WHY ARE MOST ROADBLOCKS LEGAL?

  

Under most circumstances, a law enforcement officer cannot just perform a traffic stop on a vehicle. The officer must have what is called “reasonable, articulable suspicion” that a crime or traffic violation (such as DUI) has occurred or is occurring.
After a traffic stop is made, the Fourth Amendment protects our people from unreasonable search and seizures.
Most DUI and drug cases begin with the traffic stop. Common traffic stops begin with an investigation for speeding, swerving, or running a stop sign. From there, more serious investigations can ensure.
While the law governing traffic stops, searches, and seizures surrounding automobile cases seems to be logical from a Constitutional standpoint, the institution and administration of police roadblocks defies that logic.
But, most roadblocks are legal. Why?
Appellate courts, particularly the United States Supreme Court, have carved out an exception for the roadblock.
Beginning in the 1970’s, law enforcement agencies began to implement roadblocks on a more frequent basis. Thus, challenges to these roadblocks sprang up throughout the country and in the courts.
Over the years, a fairly solid set of rules have developed regarding the implementation of roadblocks.
1. Roadblocks which have as a primary purpose of the detection of general criminal wrongdoing are illegal. However, in general, roadblocks set up for the purpose of intercepting illegal aliens, sobriety checkpoints, verification of driver licenses and vehicle registration, and emergency checkpoints (like catching a dangerous criminal in the area) have been deemed legal by the courts. The decision to implement these roadblocks must be made by a supervising officer rather than field officers;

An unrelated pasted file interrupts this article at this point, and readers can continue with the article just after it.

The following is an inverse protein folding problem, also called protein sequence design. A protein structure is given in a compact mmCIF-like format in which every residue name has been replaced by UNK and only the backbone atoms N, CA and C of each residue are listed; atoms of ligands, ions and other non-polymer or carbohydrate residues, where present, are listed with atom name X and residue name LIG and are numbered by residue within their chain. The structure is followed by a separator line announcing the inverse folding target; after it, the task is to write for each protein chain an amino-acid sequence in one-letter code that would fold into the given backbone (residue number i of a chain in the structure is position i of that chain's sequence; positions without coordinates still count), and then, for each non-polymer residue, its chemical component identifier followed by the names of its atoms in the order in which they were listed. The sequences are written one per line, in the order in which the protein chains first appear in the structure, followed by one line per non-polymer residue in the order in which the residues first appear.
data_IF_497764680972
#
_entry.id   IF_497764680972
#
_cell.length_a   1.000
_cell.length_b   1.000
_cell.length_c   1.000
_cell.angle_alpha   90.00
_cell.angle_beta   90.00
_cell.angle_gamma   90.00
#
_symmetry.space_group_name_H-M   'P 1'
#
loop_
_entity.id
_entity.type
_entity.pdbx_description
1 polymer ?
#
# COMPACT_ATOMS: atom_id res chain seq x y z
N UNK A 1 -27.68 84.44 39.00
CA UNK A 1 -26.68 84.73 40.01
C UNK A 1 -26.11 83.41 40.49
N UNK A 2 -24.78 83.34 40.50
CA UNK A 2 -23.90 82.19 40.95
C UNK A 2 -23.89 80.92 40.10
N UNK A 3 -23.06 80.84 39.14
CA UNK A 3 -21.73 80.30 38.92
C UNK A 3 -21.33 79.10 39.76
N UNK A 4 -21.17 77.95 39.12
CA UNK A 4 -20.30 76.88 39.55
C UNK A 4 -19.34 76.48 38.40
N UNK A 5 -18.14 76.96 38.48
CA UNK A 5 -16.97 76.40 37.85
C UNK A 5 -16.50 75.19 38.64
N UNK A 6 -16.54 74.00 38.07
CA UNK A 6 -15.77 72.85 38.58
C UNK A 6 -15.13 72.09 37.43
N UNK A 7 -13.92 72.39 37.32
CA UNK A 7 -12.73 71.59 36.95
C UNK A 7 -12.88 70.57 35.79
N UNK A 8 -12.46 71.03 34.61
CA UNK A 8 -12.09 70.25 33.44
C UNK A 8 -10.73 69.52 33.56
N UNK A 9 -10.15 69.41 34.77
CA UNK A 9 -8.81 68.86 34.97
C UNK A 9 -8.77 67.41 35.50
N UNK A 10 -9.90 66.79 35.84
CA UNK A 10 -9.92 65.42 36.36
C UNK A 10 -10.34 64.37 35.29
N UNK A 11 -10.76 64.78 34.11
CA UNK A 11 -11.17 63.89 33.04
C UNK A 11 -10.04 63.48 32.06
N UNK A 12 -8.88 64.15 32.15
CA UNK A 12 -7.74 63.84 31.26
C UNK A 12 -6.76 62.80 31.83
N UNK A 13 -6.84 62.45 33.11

2. All vehicles must be stopped opposed to random stops;
3. The delay to motorists must be minimal;
4. The roadblock must be well identified as a police checkpoint; and
5. The screening officer’s training and experience must be sufficient to qualify him or her to make an initial determination as to which motorists would be offered (these can be refused by the motorist) field tests for intoxication.
The bottom line is that if law enforcement agencies follow these rules, the roadblock will be deemed legal.
When encountering a roadblock, be cooperative with the field officers. They are following the instructions of their supervisor and doing their job.
Do not try to turn around, turn off on side roads, or otherwise try to avoid a roadblock. These actions will often lead to serious criminal charges.
To make an encounter with a roadblock as easy as possible, be responsible by not drinking and driving. If you are with a group of people who have been drinking, partying, celebrating, etc., make sure that one person is deemed to be the designated sober driver. This will save lives, avoid arrests, and make our roads safer.
Also, make sure that your registration and driver’s license are valid.
Lastly, do not possess anything illegal or ride with anyone who you suspect may have something illegal in the vehicle. (The best rule of thumb is to never possess anything illegal).
While I do not believe that the Fourth Amendment allows the implementation of any type of roadblock except in the case of an emergency, roadblocks are here to stay in Georgia and the other 49 states.
Always be responsible on the highways and roads of our state.